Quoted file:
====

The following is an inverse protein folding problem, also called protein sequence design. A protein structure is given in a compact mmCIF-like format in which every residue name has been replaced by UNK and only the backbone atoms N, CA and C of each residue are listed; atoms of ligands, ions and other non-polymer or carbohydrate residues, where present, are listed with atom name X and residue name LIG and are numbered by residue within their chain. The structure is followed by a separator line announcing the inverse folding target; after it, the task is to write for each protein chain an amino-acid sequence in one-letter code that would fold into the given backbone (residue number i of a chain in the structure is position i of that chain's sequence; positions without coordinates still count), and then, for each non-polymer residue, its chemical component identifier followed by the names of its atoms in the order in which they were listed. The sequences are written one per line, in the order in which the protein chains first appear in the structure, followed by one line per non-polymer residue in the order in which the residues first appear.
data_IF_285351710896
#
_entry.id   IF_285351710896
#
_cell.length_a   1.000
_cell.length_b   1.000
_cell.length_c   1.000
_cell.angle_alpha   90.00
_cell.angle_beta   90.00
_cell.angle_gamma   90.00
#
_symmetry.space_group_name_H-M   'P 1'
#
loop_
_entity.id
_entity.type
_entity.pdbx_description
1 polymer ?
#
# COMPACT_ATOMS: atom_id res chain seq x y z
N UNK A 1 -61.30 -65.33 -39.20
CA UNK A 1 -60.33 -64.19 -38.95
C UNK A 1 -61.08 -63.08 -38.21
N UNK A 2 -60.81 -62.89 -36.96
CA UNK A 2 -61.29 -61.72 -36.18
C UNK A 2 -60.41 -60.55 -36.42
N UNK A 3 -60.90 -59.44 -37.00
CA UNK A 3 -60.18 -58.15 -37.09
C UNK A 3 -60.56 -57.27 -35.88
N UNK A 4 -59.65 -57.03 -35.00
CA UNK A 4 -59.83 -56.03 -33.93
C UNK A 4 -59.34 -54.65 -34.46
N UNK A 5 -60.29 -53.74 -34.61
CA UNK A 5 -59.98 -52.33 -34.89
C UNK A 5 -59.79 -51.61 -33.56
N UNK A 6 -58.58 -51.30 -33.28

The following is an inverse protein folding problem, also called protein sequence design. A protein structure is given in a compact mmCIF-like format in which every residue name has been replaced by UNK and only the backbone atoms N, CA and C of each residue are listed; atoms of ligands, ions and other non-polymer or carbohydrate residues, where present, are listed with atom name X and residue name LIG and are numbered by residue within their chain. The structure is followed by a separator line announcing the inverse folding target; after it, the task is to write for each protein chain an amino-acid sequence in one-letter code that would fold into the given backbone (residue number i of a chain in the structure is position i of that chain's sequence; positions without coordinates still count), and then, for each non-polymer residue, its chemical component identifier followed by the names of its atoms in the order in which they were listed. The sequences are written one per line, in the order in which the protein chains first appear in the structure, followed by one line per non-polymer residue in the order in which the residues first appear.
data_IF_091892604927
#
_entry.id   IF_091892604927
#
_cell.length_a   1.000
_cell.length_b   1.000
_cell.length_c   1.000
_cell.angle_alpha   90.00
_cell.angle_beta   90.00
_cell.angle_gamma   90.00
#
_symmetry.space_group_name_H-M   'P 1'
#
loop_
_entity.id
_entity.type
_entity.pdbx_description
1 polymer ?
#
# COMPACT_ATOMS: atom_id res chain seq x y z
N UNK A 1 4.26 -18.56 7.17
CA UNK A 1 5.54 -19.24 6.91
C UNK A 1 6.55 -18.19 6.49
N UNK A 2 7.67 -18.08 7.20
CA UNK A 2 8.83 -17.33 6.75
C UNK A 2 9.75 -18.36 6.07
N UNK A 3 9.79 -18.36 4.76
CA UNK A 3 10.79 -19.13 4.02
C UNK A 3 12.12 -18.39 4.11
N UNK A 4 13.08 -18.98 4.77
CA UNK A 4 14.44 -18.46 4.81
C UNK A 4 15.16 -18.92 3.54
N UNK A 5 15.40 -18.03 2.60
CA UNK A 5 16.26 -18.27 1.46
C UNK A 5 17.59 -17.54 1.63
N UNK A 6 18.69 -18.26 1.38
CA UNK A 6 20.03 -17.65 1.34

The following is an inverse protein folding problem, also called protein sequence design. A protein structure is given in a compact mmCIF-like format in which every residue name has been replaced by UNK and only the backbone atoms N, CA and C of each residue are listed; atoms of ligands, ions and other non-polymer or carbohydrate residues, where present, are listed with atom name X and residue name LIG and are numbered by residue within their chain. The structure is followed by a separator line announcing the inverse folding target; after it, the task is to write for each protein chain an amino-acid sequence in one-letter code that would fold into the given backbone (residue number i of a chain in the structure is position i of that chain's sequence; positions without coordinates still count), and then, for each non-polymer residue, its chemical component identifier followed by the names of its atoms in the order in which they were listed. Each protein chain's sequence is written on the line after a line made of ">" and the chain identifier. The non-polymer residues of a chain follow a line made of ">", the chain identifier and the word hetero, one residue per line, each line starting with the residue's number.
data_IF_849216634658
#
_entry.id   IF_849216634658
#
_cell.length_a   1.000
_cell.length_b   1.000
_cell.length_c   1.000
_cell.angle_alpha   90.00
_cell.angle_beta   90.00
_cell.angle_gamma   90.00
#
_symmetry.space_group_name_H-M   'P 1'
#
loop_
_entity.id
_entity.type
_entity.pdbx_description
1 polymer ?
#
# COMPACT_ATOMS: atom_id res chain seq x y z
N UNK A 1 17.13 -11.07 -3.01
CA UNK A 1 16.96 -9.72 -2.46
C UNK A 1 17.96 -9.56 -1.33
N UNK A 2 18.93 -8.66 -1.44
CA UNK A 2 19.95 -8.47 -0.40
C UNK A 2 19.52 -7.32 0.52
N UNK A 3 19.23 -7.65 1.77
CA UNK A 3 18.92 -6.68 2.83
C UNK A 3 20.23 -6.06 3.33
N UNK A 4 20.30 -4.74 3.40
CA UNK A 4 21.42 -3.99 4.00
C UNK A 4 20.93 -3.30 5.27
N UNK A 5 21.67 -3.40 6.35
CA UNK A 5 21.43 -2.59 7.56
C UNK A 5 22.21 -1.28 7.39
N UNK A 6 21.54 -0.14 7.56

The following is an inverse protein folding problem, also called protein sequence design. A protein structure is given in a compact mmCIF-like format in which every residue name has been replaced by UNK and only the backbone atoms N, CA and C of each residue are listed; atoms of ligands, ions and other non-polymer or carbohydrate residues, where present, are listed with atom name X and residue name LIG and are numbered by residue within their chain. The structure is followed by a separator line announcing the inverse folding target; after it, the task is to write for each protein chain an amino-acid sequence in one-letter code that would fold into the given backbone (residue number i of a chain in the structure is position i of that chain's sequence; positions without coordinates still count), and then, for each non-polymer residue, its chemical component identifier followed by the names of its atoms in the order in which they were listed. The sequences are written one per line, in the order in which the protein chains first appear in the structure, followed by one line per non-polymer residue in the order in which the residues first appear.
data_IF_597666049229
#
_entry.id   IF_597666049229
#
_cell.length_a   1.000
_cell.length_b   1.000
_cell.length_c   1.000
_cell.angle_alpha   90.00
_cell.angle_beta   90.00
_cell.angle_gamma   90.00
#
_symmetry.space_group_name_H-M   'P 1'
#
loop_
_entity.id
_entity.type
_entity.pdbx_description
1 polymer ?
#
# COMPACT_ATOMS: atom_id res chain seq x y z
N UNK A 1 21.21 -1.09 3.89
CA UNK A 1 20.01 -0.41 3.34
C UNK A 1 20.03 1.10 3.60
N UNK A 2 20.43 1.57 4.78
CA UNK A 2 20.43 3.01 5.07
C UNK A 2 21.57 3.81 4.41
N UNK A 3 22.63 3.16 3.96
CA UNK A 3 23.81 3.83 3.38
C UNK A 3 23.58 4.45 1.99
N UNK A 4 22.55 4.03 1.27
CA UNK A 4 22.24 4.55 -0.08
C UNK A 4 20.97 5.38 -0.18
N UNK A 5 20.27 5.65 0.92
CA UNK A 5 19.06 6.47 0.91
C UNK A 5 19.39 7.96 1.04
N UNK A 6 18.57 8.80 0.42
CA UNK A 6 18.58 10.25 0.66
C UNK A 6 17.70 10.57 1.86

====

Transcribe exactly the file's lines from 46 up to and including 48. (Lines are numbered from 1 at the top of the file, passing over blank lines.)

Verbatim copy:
_cell.angle_alpha   90.00
_cell.angle_beta   90.00
_cell.angle_gamma   90.00